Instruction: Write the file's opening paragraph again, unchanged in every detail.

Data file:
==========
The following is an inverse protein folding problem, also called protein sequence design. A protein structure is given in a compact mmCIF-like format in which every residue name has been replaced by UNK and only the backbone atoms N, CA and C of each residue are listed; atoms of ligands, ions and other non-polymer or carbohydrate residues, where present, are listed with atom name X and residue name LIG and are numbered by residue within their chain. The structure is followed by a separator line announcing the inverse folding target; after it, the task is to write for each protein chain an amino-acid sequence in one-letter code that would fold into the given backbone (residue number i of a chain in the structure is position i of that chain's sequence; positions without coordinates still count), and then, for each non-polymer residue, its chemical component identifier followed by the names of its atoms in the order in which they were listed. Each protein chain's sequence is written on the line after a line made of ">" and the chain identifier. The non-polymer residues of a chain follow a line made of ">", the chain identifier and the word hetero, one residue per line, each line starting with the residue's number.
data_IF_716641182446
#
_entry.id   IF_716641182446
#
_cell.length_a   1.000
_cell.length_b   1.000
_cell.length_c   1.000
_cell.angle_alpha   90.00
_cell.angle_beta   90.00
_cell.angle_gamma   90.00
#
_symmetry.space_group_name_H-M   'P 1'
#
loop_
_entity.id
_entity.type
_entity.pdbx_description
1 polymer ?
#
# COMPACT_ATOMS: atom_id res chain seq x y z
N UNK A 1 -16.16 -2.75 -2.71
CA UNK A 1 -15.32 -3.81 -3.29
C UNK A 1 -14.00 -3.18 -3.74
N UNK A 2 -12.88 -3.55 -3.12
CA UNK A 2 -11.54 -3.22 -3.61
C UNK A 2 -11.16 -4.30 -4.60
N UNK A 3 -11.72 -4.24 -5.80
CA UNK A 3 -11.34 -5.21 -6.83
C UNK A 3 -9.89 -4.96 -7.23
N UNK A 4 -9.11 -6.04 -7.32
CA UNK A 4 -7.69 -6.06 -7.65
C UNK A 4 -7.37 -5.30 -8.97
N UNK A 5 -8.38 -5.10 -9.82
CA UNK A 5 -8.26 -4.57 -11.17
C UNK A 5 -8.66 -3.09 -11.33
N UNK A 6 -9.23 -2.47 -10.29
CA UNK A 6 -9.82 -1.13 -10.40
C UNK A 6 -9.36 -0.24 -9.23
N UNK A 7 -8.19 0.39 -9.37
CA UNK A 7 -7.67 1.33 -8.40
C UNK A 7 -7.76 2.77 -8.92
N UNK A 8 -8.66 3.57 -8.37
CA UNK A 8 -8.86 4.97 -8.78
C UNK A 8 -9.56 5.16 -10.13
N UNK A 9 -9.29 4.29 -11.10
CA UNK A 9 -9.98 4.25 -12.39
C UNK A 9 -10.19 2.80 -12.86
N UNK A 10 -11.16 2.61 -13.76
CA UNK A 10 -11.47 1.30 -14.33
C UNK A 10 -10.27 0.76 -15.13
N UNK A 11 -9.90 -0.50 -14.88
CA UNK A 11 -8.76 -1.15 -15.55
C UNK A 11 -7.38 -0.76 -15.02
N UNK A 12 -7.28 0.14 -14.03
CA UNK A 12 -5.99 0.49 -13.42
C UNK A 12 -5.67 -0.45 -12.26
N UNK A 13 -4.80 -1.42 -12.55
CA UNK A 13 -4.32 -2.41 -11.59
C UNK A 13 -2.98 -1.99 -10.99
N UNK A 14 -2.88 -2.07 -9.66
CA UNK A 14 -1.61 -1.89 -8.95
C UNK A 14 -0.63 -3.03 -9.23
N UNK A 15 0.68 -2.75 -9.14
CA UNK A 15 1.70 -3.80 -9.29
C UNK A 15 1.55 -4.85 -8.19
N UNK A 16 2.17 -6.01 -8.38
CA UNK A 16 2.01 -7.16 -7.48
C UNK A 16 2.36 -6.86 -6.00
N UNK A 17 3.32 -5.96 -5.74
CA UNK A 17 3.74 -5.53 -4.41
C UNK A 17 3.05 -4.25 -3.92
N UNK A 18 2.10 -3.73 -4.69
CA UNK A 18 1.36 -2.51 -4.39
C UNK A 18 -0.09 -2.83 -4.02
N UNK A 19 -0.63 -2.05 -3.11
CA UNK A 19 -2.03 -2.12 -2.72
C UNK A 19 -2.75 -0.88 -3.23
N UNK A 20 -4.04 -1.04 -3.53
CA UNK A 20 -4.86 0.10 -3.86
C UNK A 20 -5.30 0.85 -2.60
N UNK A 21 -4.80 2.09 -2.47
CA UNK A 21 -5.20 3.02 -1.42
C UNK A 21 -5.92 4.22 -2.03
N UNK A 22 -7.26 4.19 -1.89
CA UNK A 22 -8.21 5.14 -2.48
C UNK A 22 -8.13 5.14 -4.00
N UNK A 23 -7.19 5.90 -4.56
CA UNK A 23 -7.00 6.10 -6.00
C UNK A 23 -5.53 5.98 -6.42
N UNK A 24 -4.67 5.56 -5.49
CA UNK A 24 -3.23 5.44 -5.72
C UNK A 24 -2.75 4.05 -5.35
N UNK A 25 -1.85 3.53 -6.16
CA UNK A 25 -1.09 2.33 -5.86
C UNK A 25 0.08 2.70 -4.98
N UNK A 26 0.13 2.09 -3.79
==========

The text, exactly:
The following is an inverse protein folding problem, also called protein sequence design. A protein structure is given in a compact mmCIF-like format in which every residue name has been replaced by UNK and only the backbone atoms N, CA and C of each residue are listed; atoms of ligands, ions and other non-polymer or carbohydrate residues, where present, are listed with atom name X and residue name LIG and are numbered by residue within their chain. The structure is followed by a separator line announcing the inverse folding target; after it, the task is to write for each protein chain an amino-acid sequence in one-letter code that would fold into the given backbone (residue number i of a chain in the structure is position i of that chain's sequence; positions without coordinates still count), and then, for each non-polymer residue, its chemical component identifier followed by the names of its atoms in the order in which they were listed. Each protein chain's sequence is written on the line after a line made of ">" and the chain identifier. The non-polymer residues of a chain follow a line made of ">", the chain identifier and the word hetero, one residue per line, each line starting with the residue's number.